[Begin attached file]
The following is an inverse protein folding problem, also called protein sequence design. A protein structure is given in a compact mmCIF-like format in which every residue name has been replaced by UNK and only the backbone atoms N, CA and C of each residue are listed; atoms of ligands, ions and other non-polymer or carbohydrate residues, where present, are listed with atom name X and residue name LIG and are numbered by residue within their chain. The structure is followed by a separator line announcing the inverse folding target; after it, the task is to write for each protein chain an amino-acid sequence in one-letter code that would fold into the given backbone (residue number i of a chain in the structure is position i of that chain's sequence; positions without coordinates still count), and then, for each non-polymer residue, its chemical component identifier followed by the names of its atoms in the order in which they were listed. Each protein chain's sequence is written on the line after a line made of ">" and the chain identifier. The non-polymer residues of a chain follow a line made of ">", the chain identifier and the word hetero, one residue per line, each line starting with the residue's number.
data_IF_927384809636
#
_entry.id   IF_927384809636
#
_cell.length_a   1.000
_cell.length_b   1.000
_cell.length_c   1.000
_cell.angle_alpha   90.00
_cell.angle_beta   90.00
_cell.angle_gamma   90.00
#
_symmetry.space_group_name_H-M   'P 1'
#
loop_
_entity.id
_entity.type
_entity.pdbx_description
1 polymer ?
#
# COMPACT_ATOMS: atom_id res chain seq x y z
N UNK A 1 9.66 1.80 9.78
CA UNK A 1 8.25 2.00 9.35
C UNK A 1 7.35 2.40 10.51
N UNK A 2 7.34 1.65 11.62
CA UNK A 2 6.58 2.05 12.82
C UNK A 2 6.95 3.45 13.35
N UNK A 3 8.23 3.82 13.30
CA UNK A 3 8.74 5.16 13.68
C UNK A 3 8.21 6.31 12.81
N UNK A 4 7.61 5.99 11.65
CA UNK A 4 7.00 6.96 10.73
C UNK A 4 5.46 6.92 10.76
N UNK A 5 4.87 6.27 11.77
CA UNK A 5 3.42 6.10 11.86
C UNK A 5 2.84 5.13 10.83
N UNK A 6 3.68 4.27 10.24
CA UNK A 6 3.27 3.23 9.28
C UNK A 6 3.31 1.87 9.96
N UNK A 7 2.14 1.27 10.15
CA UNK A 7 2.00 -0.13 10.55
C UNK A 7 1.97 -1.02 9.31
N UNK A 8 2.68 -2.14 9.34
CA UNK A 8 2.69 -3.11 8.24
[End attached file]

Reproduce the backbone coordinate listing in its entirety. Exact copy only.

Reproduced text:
The following is an inverse protein folding problem, also called protein sequence design. A protein structure is given in a compact mmCIF-like format in which every residue name has been replaced by UNK and only the backbone atoms N, CA and C of each residue are listed; atoms of ligands, ions and other non-polymer or carbohydrate residues, where present, are listed with atom name X and residue name LIG and are numbered by residue within their chain. The structure is followed by a separator line announcing the inverse folding target; after it, the task is to write for each protein chain an amino-acid sequence in one-letter code that would fold into the given backbone (residue number i of a chain in the structure is position i of that chain's sequence; positions without coordinates still count), and then, for each non-polymer residue, its chemical component identifier followed by the names of its atoms in the order in which they were listed. Each protein chain's sequence is written on the line after a line made of ">" and the chain identifier. The non-polymer residues of a chain follow a line made of ">", the chain identifier and the word hetero, one residue per line, each line starting with the residue's number.
data_IF_927384809636
#
_entry.id   IF_927384809636
#
_cell.length_a   1.000
_cell.length_b   1.000
_cell.length_c   1.000
_cell.angle_alpha   90.00
_cell.angle_beta   90.00
_cell.angle_gamma   90.00
#
_symmetry.space_group_name_H-M   'P 1'
#
loop_
_entity.id
_entity.type
_entity.pdbx_description
1 polymer ?
#
# COMPACT_ATOMS: atom_id res chain seq x y z
N UNK A 1 9.66 1.80 9.78
CA UNK A 1 8.25 2.00 9.35
C UNK A 1 7.35 2.40 10.51
N UNK A 2 7.34 1.65 11.62
CA UNK A 2 6.58 2.05 12.82
C UNK A 2 6.95 3.45 13.35
N UNK A 3 8.23 3.82 13.30
CA UNK A 3 8.74 5.16 13.68
C UNK A 3 8.21 6.31 12.81
N UNK A 4 7.61 5.99 11.65
CA UNK A 4 7.00 6.96 10.73
C UNK A 4 5.46 6.92 10.76
N UNK A 5 4.87 6.27 11.77
CA UNK A 5 3.42 6.10 11.86
C UNK A 5 2.84 5.13 10.83
N UNK A 6 3.68 4.27 10.24
CA UNK A 6 3.27 3.23 9.28
C UNK A 6 3.31 1.87 9.96
N UNK A 7 2.14 1.27 10.15
CA UNK A 7 2.00 -0.13 10.55
C UNK A 7 1.97 -1.02 9.31
N UNK A 8 2.68 -2.14 9.34
CA UNK A 8 2.69 -3.11 8.24